Don’t Miss Out – CDs Offering Peak Interest Rates Worth Grabbing Now


CDs now offer high-interest rates, making them an attractive investment option. Consider your time horizon, find the best deals, and utilize CD laddering to maximize returns. Stay adaptable and capitalize on this opportunity before rates decline.

The financial landscape is changing, and certificates of deposit (CDs) have emerged as the go-to option due to their high-interest rates. To make the most of your money, act fast and secure these attractive rates before they decline. Read on to find out why CDs are the current top choice and how you can capitalize on this opportunity.

The Rise of CDs

As Series I bond rates fall below 4% and Treasury bills slip, CDs have taken the lead in the interest rate world. Some offers are still at 5%, such as CIT Bank’s CDs (as of 04/15/2023), making CDs an enticing investment option.

Why are investors turning to CDs

Previously, when fixed-income interest rates climbed, investors turned to I-bonds, Treasury bills, TIPS, and high-interest savings accounts for maximum short-term yield. However, shifts in economic conditions, slowing inflation, and banking crises have impacted demand, making CDs more attractive.

CD yields reflect a bank’s desire for deposits. Banks flush with deposits may not raise rates, while those competing for deposits will be quicker to raise payouts. Consequently, CD rates have increased significantly, but only for those who know where to look.

Are we at the peak for CD rates?

Nobody knows for sure, but it’s possible that CD rates are at or near their peak for this cycle. Over the first three months of 2023, the average online 5-year CD yield has fallen slightly each month. If the economy slips into a recession, the Federal Reserve could cut interest rates, affecting loan demand and the need for banks to raise deposits.

Choosing the right CD for you

Before locking your money into a CD, carefully consider your time horizon. If you need the funds for an emergency or a down payment on a house, a two-year CD might not be the best choice. On the other hand, locking away large amounts of cash for longer periods—like five or seven years—might not be wise when you could be investing in broad-market ETFs instead.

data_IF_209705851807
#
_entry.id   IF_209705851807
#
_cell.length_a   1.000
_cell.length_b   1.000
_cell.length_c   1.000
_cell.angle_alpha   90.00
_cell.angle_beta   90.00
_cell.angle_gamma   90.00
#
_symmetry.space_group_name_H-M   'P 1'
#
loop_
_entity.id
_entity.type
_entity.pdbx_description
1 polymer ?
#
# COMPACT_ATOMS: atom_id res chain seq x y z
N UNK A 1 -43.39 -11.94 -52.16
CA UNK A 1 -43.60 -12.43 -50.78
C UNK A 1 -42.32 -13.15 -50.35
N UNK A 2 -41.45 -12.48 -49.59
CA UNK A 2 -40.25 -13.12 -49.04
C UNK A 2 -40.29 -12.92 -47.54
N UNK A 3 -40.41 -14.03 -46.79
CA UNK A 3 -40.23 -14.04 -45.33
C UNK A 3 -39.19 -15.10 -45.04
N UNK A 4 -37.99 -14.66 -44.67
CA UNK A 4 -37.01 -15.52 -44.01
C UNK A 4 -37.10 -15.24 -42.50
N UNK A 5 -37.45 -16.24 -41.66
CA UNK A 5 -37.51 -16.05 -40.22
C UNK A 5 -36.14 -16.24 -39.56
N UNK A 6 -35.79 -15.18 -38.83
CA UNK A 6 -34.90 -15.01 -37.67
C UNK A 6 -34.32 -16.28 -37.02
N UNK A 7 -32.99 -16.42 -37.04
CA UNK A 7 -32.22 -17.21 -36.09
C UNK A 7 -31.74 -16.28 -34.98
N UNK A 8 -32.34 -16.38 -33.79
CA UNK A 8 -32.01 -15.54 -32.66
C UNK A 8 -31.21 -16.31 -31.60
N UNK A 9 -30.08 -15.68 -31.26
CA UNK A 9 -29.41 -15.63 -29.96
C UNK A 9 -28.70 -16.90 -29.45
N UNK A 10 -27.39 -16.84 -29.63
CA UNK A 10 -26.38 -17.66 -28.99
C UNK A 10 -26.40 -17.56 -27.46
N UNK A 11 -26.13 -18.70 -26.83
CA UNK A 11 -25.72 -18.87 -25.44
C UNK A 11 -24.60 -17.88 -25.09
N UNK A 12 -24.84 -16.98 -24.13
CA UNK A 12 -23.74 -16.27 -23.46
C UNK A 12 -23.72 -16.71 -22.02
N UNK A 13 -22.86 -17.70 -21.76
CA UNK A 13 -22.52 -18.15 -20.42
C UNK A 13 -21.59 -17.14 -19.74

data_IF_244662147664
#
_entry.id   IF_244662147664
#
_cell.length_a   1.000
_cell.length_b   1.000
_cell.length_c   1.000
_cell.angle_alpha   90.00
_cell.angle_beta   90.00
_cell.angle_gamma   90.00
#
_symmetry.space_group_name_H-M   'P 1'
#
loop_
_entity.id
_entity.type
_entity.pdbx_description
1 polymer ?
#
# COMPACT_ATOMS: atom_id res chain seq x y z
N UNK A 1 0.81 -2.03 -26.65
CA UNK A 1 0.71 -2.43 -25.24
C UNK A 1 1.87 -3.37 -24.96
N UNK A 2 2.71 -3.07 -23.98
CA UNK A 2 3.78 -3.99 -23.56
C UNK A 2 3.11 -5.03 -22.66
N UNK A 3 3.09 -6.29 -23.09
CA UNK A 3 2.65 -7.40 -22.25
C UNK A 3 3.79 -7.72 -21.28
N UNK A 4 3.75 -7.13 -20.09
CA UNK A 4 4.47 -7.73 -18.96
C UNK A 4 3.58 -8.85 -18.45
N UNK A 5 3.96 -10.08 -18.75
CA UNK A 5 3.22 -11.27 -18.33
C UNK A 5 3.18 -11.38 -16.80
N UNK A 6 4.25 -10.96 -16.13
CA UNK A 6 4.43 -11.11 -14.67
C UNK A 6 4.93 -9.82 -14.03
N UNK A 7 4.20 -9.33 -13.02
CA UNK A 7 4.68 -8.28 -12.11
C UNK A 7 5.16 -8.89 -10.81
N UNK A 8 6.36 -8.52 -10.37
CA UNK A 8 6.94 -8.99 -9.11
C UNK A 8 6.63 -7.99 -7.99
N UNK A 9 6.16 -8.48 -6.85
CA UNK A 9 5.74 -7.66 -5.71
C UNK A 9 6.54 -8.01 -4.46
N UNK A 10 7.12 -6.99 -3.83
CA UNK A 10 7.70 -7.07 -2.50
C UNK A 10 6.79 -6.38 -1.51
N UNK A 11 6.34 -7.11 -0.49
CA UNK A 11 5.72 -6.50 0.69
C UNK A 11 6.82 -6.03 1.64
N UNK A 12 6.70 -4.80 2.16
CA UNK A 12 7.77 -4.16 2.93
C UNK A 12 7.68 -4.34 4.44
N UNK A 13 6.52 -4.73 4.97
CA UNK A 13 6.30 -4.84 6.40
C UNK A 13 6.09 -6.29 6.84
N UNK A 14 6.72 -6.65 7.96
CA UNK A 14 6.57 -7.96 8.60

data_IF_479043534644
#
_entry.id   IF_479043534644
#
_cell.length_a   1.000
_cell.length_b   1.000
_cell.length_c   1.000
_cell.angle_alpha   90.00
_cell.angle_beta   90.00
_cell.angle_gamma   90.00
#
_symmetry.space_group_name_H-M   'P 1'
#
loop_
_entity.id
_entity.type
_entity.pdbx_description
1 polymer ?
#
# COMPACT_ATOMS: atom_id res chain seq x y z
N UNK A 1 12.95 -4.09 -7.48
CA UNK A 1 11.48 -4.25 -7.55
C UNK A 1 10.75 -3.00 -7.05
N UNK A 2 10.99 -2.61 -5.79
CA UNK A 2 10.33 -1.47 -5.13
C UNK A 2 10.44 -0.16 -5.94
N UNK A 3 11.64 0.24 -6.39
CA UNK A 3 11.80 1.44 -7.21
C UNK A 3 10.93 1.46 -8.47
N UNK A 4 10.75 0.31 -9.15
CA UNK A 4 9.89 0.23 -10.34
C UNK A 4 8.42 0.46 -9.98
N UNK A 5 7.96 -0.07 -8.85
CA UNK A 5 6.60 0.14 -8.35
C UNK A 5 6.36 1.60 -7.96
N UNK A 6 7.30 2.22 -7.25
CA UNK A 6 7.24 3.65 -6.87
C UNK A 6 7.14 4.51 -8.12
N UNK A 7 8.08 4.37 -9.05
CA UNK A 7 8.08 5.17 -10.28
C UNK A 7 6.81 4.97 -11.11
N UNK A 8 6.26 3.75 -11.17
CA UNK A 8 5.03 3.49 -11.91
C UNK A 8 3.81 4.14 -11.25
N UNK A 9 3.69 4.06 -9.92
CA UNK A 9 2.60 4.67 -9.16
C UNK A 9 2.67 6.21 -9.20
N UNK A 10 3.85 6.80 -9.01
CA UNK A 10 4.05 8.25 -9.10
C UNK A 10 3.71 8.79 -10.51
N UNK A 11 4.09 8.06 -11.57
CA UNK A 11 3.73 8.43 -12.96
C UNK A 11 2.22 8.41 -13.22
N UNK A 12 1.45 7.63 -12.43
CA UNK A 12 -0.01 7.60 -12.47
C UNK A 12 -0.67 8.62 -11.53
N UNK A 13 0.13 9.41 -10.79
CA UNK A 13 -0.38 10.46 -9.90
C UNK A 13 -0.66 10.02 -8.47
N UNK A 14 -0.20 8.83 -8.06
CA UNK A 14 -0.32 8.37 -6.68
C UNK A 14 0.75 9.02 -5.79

Finding the best CD deals

Several online banks currently offer short-term CDs with yields in the low 5% range, but these rates may soon drop below 5%. Most terms for 5%-plus CDs range from 10 to 27 months. You can sometimes score better deals on brokered CDs, which are purchased through a brokerage house. However, be aware of potential difficulties if you want to withdraw early.

Building a CD ladder

One age-old strategy is to build a ladder of different CD maturities, allowing flexibility when cash becomes available. This approach is especially useful for retirees or those nearing retirement, relying on spending income as each CD matures. Now is a good time to line that up if you’re looking to maximize your returns.

Stay adaptable

As the economic situation changes, it’s crucial to keep shopping around and paying attention to money markets. Shift your cash as needed to secure the best deal possible. Remember, you can’t be set in stone, and you deserve to get the most for your money.

Don’t let this opportunity slip away. Investigate your options and take advantage of the peak interest rates on CDs while they last.

Key takeaways

  • CDs are emerging as a go-to investment option due to their high-interest rates.
  • Economic shifts have made CDs more attractive than other fixed-income investments.
  • CD rates may be at or near their peak for this cycle, so act quickly.
  • Consider your time horizon before locking your money into a CD.
  • Shop around for the best CD deals and keep an eye on changing rates.
  • Utilize CD laddering to maximize returns and maintain flexibility.
  • Stay adaptable and keep an eye on money markets to make the most of your investment.
View Article Sources
  1. CD Rates – SuperMoney
  2. Daily Treasury Yield Curve Rates – U.S. Department of the Treasury
  3. Certificates of Deposit (CDs) – U.S. Securities and Exchange Commission